Amsterdam’s Challenging Green Agenda

September 14, 2016

renewable energy
Electric cars fill Dam Square during cars2go launch in Amsterdam. Photo by Alphons Nieuwenhuis.

The city is striving for sustainability through broad, collaborative process.

Amsterdam, The Netherlands — Speedily reducing a city’s greenhouse gas emissions (GHGs) to protect the climate may sound straightforward. Amsterdam’s experience as a front-runner in the global race to reduce GHGs, however, reveals that the process can be challenging.

To achieve its sustainability plans, the city is collaborating and seeking agreements with local industries, supply chain managers, real estate developers, as well as its bus and taxi companies. It has also established a revolving Sustainability Fund of almost €50 million (US $53.3 million) in addition to its existing €40 million (US $45 million) Climate and Energy Fund.

The city’s energy and environmental agenda, Sustainable Amsterdam, calls for increasing per-person renewable energy production 20 percent from 2013 to 2020 while increasing installed solar energy capacity from 9 MW to 160 MW and reducing overall per-person energy use 20 percent.

Challenges Remain

The city government in 2007 had planned to be energy-neutral by 2015, but not enough money was allocated to retrofit the hundreds of city-owned buildings that produce 29 percent of municipal CO2-emissions.

The city was also short on cash for replacing 110,000 streetlights with dimmable LED-lights. Progress toward the energy-neutrality goal has increased since last year, however, and the municipality is now on track to reduce its emissions by 45 percent in 2025 (compared with 2012).

The city is planning on an 18-MW increase in its installed wind power capacity by 2020―up 27 percent over current levels. The city also had planned to increase its solar generating capacity to 25 MW by 2016, but it is only at 16 MW. And whereas the city was going to drive 2016 per capita energy consumption down by 15 percent, it has only managed to reduce it by six percent relative to 2013.

Electric Transport

To stimulate electric vehicle (EV) demand in order to reduce air pollution, Amsterdam is increasing the number of its public EV charging stations from 1,000 in 2013 to 4,000 by 2018.

Whereas the city’s taxi and bus companies originally were strongly opposed to the city’s climate and energy program, the city has successfully enlisted their cooperation. All taxis within the city will have to be electric by 2025. The municipal bus company will have all-electric bus transport citywide by 2025.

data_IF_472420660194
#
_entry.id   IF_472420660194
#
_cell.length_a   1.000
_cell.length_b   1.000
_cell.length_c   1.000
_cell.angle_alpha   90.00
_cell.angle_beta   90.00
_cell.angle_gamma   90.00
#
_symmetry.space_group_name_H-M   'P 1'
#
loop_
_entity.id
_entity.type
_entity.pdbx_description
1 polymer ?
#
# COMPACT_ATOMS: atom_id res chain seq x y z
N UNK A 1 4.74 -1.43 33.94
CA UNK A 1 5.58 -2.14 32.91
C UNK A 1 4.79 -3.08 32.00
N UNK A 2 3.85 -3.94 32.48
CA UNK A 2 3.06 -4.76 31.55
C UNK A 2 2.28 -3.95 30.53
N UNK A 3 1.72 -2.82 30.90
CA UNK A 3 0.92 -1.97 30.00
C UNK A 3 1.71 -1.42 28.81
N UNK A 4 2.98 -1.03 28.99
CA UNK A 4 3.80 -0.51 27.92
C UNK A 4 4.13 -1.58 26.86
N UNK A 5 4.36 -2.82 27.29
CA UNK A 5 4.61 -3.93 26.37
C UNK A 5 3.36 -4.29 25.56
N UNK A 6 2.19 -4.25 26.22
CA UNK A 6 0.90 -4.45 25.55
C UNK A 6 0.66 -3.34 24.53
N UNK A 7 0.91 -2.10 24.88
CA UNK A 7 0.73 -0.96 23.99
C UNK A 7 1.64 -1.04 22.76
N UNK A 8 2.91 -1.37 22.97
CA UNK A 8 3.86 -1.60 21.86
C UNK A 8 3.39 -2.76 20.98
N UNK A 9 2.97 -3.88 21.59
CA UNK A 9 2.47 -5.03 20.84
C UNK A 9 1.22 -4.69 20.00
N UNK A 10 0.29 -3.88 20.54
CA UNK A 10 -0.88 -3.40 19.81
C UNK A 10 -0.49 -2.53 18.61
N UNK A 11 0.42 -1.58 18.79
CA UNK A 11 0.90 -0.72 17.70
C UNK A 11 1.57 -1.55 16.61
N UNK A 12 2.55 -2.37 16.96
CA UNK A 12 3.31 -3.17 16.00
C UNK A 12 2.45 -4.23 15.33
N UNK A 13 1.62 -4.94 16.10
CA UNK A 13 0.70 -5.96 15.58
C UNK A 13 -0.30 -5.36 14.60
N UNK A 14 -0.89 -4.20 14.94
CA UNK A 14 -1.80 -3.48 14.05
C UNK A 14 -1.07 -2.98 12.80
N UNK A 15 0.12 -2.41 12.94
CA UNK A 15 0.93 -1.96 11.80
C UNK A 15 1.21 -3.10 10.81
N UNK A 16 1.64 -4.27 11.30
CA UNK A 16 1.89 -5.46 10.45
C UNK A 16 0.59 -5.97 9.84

Amsterdam will also increase the number of freight transfer hubs on its outskirts. There, gasoline and diesel-powered commercial vehicles will transfer cargo to low-emission or zero-emission vehicles to reduce the number of delivery trucks in the city.


Amsterdam’s solid waste is burned in an incinerator to produce heat and power for the city. The electricity goes into the grid, and the heat is distributed to residential and industrial customers. Over the seven years from 2013 to 2020, the city intends to increase the number of participating homes from 62,000 to 102,000 and to increase the percentage of the city’s separated solid waste to 65 percent in 2020.

Between 2013 and 2020, the city will provide an €8 million (US $9 million) subsidy to one of the city’s public housing corporations to retrofit 1,000 apartments to a zero-net-energy standard, encouraging other building owners to follow suit.

As Amsterdam spokesman Peter Paul Ekker put it, in Amsterdam, there is unanimous support for greening the city and making it more sustainable, “especially since we now also see that it brings new jobs, new wealth, [and] new business opportunities.”

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The reimagination of downtown Los Angeles

Los Angeles has long been a city associated with the common ills of urban excess: sprawl, homelessness, and congestion. More charitable descriptions paint it as West Coast paradise, boasting sunshine and celebrities in equal measure.

A three-day visit to downtown Los Angeles exposed the nuances behind these stereotypes. Hosted by the Los Angeles Downtown Center Business Improvement District, which is focused on strengthening downtown as an innovation district, our visit began as a real estate tour but quickly revealed regeneration and innovation activity that confounded our expectations.

Downtown LA (DTLA)’s innovation district focuses not just on tech firms but also on historic LA industry strengths like fashion, design, and real estate. LA may have sat in the shadow of the Silicon Valley tech boom, but it appears to be revitalizing in time for the convergence economy, in which tech is no longer a separate sector but ingrained in all forms of economic and creative activity.